If you’ve been in the compressed air industry for any amount of time, you know that the variety of compressors available can be overwhelming. From oil-free to oil-injected, dynamic to displacement, fixed-speed to VSD (Variable Speed Drive), the options can make your head spin. And we haven’t even mentioned the different technology types!
That’s why we’ve decided to break it down for you. Instead of scratching your head, simply read on to discover the details surrounding the different types and technologies of air compressors.
Dynamic vs. Displacement Compressors
Dynamic Compressors. Also known as centrifugal or turbo compressors, these compressors have an axial/radial design and operate at a constant pressure. Blades draw in air on a quickly rotating compression impeller; next, gas is discharged via a diffuser, which allows the energy to be transformed into pressure! You’ll find these compressors in applications that need very large volumes of air, such as in power generation and chemical/petrochemical plants.
Displacement Compressors. Common in industrial settings, positive displacement compressors work at a constant flow (rather than constant pressure). Air is drawn into the compressor chamber; as volume of the chamber is decreased, air is compressed and the pressure of the air increases. Once the air reaches its designated, built-in pressure ratio, the valve opens and the air is discharged. Piston, screw, and scroll compressors are examples of displacement-type compressors.
Piston (Reciprocating) Compressors. In a piston compressor, a piston moves up and down in the cylinder. As the piston head moves up the cylinder, it shrinks the space and increases the pressure of the gas through compression. There can be multiple compression stages in a piston compressor.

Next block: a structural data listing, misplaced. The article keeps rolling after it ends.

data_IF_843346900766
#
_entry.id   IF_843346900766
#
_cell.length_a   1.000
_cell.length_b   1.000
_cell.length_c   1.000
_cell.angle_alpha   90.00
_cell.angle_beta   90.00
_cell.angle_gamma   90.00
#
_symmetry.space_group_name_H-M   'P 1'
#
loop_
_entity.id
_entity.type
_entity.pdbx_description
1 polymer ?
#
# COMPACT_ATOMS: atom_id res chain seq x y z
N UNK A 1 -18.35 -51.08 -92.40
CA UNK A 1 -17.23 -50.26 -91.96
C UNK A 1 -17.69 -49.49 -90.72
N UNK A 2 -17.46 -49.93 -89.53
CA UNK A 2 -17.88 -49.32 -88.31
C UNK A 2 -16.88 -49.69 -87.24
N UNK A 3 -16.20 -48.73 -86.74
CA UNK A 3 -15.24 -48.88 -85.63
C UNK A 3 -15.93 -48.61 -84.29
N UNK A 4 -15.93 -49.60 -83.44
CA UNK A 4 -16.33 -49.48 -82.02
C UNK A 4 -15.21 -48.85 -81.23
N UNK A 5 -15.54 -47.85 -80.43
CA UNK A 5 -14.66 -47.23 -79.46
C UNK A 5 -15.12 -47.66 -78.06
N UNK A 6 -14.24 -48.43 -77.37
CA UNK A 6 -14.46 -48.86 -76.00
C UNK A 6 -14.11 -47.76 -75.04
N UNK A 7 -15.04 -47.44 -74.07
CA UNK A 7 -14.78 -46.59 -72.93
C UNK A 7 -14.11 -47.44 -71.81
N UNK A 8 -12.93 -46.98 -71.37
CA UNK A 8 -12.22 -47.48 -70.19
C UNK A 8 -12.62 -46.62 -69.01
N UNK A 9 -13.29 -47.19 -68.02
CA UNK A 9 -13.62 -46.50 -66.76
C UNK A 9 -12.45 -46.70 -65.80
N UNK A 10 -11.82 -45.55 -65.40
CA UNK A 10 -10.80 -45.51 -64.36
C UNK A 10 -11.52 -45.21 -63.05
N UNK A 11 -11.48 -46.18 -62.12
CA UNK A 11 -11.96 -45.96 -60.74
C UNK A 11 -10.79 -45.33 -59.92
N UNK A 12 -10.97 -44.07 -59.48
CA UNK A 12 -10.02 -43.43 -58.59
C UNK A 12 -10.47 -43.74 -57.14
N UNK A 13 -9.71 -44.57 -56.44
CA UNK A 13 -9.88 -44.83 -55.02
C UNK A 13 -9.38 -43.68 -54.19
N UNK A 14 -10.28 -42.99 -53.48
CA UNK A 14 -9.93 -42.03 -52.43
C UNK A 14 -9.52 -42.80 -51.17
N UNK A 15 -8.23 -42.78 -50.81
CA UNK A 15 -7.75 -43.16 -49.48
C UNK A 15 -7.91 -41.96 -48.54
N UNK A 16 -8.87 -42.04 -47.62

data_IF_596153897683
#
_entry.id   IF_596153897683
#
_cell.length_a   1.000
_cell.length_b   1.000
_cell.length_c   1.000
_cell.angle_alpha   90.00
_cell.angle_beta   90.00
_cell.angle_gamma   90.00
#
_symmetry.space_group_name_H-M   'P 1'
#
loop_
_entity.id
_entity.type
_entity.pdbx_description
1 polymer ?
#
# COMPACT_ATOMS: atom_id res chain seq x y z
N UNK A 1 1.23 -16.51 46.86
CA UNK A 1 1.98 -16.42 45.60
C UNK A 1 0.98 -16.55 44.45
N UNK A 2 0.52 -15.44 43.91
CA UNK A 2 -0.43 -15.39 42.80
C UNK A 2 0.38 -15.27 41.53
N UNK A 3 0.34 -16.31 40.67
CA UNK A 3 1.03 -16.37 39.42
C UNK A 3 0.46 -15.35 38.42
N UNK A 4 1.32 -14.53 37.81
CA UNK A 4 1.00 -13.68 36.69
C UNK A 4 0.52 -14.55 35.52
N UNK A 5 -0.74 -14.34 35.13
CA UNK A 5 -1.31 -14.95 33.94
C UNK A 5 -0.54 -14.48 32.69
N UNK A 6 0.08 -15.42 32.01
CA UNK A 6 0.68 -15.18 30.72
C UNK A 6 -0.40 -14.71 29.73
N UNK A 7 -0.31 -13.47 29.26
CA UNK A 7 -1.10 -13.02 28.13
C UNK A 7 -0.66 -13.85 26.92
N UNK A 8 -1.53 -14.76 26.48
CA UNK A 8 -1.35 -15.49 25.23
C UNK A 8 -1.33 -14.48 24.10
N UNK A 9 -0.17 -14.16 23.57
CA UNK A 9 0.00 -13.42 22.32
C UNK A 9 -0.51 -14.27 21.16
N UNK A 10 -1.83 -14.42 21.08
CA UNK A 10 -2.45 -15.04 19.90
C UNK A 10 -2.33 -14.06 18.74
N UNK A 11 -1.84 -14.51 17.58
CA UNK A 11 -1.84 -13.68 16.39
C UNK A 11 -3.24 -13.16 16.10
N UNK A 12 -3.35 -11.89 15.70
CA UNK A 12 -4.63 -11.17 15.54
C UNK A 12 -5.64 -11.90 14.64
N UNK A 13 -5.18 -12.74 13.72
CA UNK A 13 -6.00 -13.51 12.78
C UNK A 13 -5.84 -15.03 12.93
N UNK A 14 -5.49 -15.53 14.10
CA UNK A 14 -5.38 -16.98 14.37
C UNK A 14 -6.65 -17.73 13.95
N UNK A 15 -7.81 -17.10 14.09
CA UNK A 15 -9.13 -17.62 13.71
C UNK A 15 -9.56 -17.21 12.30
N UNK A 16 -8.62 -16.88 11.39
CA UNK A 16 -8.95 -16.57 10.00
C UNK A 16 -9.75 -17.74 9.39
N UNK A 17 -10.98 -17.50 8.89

Screw Compressors. Air enters via an inlet valve and is funneled through twin helical screws, known as rotors, that pressurize the air. The screws turn, the volume decreases, and air pressure increases. They are capable of being run continuously and are considered a pillar of the industrial world.
Scroll Compressors. A single spiral-shaped rotor oscillates against a similar fixed spiral. As this oscillation happens, the cavity trapping air between them becomes progressively smaller. This decrease in volume forces the fixed volume of intake air to increase in pressure.
Centrifugal Compressors. See above description for dynamic compressors!
In oil-injected compressors, oil is used in the compression chamber for lubrication, cooling, and sealing, while in oil-free compressors, no oil is used in the compression chamber at all. This greatly reduces any chance of oil coming into contact with the product or process.
Whether or not you need an oil-free or oil-injected compressor depends heavily on your application. For applications like food and beverage, medical, and pharmaceutical that require extremely clean air with no chance of contamination, oil-free compressors are advantageous. However, for applications in general manufacturing or automotive which can tolerate oil coming into contact with the product or process without issue, an oil-injected compressor can be perfectly suitable.
Fixed-Speed vs. Variable Speed Drive (VSD)
Fixed speed compressors run at one fixed speed and are very efficient when operating fully on load 100% of the time. When the unit unloads, however, it spends some of the time turning the motor and using energy while not producing compressed air – which is wasted energy. A VSD, or variable speed drive unit, turns the motor relative to the amount of air required. This means that if the demand increases, the motor speeds up; if the demand decreases, the motor slows down. Only the energy required to produce the air is used, meaning less energy is used and life cycle cost is reduced.